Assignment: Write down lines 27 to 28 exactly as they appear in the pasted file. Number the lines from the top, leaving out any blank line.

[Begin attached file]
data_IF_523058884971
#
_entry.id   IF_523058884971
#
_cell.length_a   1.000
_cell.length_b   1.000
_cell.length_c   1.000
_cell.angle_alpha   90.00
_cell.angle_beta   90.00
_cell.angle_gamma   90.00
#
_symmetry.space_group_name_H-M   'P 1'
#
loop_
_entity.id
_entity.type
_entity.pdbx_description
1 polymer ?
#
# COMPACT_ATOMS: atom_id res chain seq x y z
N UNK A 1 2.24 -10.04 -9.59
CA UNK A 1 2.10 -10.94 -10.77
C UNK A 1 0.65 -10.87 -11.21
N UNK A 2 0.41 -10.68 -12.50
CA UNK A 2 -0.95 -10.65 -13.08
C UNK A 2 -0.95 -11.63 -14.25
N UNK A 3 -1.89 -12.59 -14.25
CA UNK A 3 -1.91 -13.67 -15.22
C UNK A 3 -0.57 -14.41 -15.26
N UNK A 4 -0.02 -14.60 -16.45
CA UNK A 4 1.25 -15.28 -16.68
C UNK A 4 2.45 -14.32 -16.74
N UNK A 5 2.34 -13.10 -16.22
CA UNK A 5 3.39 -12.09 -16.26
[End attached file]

N UNK A 3 -1.89 -12.59 -14.25
CA UNK A 3 -1.91 -13.67 -15.22